4. Child process exit()ing, fork()ing, or exec()ing
  5. Receiving a signal (lower precedence than signal handlers)
  6. IO on mach ports
  7. Explicit support for timers
This means that you don’t have to have separate threads watching (polling?) for these events, and then sending messages back to your main thread when they have occurred. Instead, the main thread itself can watch for these events at the same time for watching for IO on file descriptors.

Linux has a similar system call called epoll() [6].

Even though this idea is pretty cool, you shouldn’t implement it yourself for a production project. There are many mature projects out there that implement this for you. Take a look at libevent [7] and libev [8]. On OS X, Grand Central Dispatch [9] and NSRunLoop [10] do this.

Now, after all that is said and done, I wanted to mention that modern kernels also have support for actually asynchronous IO (Recall how, in the previous section, we are performing synchronous IO, we’re just are performing it for all our requests at the same time). There are two relevant mechanisms: 1) Setting the O_NONBLOCK flag [11] on a file descriptor, and 2) using AIO calls [12].

O_NONBLOCK doesn’t actually cause file descriptors to perform asynchronous IO; however, it causes IO to error in the case that it would otherwise have blocked. That’s one way to avoid the “my main thread is sleeping” problem - simply never sleep! You can also specify this at open() time. It also looks like not all kinds of file descriptors, such as pipes, support this flag on all OSes.

AIO calls, such as aio_read() and aio_write() actually perform synchronous IO. The trouble here comes in when the kernel wants to let you know that your asynchronous IO is complete. The AIO calls let you specify a struct sigevent structure which encodes how you would like to be notified of IO completion. There are currently two mechanism for the notification: 1) You can provide a callback to the call that the OS will call on an indeterminate thread (which might cause the OS to create a new thread for such a purpose), or 2) You can specify a signal [13] that should be delivered to your process. OS X currently only supports the latter.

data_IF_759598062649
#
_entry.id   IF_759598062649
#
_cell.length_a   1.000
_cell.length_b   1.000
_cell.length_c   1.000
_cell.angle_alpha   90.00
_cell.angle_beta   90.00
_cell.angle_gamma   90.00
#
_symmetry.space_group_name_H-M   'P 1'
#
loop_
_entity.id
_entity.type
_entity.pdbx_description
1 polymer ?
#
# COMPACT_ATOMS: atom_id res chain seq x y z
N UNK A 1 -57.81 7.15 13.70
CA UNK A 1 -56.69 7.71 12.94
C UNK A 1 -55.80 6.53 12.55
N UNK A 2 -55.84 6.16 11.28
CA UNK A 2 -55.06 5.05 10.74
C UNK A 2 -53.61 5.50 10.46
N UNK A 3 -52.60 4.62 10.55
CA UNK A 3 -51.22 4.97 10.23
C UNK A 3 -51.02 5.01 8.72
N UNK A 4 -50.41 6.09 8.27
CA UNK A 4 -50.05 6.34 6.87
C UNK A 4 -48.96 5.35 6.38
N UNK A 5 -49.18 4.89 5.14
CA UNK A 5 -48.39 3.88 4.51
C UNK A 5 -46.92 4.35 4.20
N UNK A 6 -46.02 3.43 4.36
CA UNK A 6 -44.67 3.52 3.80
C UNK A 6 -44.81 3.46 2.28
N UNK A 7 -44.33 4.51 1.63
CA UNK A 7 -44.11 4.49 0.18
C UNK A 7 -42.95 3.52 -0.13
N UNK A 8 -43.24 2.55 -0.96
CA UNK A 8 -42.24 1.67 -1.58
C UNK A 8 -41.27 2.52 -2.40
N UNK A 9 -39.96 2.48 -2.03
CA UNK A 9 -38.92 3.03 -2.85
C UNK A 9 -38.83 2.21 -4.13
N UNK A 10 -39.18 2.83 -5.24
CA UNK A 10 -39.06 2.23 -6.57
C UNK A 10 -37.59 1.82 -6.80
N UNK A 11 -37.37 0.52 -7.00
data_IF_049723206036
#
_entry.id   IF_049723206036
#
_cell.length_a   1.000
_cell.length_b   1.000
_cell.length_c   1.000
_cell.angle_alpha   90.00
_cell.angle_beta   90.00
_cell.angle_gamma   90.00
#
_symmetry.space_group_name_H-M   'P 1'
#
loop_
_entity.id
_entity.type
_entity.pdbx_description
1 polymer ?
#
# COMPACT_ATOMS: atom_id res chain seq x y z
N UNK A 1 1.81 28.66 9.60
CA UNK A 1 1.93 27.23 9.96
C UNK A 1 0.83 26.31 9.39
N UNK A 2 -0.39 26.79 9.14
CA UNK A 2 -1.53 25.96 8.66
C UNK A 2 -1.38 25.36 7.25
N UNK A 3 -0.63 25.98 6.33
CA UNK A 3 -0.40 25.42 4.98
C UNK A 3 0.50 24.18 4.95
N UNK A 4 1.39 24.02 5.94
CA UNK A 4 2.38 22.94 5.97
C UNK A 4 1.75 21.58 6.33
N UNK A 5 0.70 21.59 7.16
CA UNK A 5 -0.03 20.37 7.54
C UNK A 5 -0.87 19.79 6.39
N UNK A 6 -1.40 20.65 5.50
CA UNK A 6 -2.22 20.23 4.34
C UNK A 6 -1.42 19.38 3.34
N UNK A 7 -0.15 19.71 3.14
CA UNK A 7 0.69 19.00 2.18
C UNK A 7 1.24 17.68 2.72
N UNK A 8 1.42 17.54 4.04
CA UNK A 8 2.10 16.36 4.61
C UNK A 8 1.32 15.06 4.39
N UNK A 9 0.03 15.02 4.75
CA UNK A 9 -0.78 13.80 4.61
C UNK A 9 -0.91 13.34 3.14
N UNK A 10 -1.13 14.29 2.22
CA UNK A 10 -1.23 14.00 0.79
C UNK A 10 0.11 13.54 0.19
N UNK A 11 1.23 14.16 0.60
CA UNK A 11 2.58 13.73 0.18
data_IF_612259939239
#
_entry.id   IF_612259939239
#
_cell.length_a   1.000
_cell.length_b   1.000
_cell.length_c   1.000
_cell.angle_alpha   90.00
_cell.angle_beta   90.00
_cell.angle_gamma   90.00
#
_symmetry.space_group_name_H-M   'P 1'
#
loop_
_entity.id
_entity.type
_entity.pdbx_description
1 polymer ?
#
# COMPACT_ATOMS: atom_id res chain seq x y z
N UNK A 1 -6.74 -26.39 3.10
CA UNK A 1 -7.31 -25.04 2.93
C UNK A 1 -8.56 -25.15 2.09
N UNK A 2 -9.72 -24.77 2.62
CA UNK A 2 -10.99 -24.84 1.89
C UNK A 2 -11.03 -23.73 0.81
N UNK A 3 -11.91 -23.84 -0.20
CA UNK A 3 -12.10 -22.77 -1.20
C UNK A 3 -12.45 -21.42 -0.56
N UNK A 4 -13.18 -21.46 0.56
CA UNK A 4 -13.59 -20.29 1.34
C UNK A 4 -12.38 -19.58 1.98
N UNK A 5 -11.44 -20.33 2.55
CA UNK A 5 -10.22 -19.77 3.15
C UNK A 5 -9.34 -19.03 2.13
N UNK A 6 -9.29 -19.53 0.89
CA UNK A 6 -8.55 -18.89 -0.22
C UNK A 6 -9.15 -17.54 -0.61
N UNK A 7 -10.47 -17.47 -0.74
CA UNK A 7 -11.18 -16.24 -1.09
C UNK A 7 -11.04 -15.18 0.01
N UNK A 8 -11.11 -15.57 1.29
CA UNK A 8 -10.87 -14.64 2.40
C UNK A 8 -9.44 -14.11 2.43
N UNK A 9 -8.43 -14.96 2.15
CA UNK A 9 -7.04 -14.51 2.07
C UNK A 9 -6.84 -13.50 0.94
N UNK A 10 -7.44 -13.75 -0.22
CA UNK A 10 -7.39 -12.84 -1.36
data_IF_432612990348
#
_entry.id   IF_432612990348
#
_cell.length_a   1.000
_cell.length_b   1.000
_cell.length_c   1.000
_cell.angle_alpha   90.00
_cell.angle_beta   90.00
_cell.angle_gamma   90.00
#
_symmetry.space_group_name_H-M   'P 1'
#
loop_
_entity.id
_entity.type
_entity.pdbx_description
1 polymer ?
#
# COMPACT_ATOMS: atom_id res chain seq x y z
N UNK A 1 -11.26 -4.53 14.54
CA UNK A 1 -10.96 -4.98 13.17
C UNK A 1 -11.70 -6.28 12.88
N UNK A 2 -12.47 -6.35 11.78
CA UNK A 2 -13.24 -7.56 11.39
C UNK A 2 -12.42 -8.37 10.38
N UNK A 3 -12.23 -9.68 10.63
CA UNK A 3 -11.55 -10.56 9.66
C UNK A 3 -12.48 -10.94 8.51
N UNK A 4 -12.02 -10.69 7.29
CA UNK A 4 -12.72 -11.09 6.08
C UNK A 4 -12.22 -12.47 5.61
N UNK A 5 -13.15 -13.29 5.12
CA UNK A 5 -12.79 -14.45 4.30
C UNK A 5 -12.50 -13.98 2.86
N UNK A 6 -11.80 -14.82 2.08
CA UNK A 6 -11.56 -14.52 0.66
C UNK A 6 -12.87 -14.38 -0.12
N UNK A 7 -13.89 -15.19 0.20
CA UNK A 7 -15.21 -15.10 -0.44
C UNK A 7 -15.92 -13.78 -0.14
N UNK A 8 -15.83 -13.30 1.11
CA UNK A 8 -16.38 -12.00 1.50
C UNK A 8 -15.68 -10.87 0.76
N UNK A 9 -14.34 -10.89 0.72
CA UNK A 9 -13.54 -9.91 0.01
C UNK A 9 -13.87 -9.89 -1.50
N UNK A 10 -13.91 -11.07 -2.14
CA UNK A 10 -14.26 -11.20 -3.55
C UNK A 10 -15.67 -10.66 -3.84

Signals have their own problems in this regard, though. Signals, first of all, are heavier weight than the previously mentioned alternative. The real doozie, however, is that a signal can be delivered at any point, and, depending on which version of which kernel you are running, on any thread (this is usually configurable, at least). The “at any point” criteria means that your thread is suspended, a new stack is created for the signal handler, and the signal handler is invoked, wherever the original thread happened to be executing. This can wreak havoc on critical sections in your code because run loop invocations are no longer atomic. This can make it very difficult to reason about your code or to show correctness.

You could also use kevent() to listen for AIO completions, but OS X doesn’t support this.

On some other operating systems (Windows, Solaris), you can specify an “IO Completion Port” [14] with your asynchronous IO operation, and when the operation is complete, an item is written to the port. You can then read from the port in your program at your own discretion.